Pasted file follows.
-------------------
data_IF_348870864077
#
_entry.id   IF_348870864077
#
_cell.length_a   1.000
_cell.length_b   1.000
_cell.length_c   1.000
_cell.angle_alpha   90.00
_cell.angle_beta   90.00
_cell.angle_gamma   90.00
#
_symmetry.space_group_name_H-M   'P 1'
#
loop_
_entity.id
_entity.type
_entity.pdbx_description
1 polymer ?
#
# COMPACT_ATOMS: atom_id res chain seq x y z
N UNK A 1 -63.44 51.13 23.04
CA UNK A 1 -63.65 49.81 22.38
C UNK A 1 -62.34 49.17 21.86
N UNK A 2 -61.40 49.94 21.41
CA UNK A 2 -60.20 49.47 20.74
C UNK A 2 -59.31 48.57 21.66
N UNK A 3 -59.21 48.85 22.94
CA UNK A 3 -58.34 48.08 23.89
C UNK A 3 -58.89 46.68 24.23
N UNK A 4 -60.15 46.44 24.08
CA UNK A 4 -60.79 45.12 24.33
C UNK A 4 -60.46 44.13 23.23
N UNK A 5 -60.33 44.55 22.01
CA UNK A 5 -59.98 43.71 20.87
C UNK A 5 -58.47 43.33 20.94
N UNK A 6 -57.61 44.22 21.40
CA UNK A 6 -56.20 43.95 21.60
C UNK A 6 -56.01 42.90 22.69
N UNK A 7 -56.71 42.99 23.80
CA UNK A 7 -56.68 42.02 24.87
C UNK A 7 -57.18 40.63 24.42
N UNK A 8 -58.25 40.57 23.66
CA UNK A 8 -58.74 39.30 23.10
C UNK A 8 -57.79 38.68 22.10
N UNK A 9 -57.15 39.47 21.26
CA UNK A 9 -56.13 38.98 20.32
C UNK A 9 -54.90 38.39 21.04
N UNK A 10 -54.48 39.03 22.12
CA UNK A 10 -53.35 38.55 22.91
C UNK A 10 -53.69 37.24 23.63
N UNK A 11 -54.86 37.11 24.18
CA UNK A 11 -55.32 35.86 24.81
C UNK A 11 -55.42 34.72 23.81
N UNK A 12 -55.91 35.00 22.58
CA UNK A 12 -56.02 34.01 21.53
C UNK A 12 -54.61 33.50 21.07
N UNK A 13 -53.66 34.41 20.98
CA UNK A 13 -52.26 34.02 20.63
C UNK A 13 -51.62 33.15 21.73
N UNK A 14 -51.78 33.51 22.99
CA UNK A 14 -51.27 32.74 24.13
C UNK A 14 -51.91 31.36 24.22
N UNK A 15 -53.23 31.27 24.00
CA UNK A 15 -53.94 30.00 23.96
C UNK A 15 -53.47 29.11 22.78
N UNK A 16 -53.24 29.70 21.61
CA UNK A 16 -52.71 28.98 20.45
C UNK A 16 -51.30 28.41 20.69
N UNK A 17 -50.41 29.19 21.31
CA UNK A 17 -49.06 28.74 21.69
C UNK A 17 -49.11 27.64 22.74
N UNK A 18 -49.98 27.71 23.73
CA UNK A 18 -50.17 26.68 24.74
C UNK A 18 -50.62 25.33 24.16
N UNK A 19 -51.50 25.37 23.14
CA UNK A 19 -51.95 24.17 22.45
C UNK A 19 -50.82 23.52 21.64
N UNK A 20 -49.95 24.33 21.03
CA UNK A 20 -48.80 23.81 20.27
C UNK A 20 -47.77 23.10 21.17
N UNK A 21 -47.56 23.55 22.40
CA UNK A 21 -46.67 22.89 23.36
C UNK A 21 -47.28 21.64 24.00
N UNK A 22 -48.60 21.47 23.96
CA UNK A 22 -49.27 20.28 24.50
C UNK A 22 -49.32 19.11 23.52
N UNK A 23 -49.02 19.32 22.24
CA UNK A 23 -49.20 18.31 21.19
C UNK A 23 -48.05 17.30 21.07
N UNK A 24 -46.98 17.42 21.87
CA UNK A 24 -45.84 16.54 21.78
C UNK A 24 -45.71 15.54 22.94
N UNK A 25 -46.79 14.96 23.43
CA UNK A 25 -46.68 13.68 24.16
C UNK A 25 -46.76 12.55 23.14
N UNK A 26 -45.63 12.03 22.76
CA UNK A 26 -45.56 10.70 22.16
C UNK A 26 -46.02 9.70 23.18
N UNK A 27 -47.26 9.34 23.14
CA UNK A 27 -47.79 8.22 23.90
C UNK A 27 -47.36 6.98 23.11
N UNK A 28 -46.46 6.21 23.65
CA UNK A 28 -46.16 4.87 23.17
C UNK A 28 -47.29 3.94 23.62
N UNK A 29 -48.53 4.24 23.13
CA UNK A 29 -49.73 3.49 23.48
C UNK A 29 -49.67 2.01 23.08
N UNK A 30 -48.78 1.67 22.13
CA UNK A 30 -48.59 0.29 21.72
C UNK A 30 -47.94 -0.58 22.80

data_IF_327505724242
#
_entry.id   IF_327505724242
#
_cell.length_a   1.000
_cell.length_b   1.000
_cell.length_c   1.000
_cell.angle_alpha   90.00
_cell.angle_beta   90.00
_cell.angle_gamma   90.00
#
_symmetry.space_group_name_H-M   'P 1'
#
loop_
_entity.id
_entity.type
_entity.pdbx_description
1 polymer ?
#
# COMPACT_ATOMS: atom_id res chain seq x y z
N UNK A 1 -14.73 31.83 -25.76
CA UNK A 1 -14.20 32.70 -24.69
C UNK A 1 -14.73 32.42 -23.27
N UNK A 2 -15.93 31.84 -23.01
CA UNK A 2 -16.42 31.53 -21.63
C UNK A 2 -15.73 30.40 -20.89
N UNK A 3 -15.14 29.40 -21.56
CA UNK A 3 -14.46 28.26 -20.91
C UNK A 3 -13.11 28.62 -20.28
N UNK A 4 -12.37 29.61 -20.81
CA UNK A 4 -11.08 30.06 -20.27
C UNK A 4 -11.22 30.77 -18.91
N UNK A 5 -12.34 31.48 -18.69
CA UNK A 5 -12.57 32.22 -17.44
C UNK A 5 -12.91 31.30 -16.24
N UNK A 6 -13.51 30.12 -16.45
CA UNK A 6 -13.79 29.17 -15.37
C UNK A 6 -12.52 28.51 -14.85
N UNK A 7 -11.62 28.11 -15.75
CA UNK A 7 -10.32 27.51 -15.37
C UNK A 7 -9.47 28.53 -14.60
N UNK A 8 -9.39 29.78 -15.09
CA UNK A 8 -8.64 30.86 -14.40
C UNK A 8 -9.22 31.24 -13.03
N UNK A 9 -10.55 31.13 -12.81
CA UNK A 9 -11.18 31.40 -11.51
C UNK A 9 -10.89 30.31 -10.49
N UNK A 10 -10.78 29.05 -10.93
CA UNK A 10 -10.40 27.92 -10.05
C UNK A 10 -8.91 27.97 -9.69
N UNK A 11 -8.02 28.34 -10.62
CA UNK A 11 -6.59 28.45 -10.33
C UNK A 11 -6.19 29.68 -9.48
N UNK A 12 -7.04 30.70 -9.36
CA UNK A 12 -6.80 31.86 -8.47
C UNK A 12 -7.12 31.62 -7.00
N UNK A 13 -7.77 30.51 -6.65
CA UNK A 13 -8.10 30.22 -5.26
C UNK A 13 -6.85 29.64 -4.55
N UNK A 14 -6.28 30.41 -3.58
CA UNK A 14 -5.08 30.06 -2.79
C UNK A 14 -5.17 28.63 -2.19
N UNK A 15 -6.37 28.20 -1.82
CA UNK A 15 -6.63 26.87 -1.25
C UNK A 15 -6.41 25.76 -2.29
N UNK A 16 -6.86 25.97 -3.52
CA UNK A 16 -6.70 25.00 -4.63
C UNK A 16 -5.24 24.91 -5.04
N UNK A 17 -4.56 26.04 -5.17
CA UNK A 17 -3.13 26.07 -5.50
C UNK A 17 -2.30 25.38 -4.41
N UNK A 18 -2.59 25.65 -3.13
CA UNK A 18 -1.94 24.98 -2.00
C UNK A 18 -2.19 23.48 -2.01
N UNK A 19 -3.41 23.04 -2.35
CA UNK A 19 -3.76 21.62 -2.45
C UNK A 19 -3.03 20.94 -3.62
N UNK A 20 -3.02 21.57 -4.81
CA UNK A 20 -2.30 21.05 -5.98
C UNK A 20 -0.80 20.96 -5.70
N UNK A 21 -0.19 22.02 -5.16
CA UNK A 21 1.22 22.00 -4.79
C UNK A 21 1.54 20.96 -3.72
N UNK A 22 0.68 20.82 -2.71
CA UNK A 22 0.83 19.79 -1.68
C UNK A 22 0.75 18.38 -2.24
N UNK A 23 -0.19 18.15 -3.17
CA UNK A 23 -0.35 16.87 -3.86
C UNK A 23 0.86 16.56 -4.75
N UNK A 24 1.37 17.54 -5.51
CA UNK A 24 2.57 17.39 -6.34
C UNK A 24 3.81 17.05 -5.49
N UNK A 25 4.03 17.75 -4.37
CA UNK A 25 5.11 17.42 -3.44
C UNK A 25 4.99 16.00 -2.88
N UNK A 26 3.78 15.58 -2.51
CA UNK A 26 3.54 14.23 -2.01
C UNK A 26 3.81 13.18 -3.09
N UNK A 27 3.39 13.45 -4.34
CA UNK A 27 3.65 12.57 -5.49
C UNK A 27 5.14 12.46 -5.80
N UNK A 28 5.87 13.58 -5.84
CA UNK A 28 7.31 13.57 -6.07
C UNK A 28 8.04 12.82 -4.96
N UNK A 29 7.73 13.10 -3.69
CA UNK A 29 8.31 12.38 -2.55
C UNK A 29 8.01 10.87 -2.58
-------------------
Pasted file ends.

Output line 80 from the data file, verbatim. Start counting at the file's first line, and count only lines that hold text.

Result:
C UNK A 20 -47.77 23.10 21.17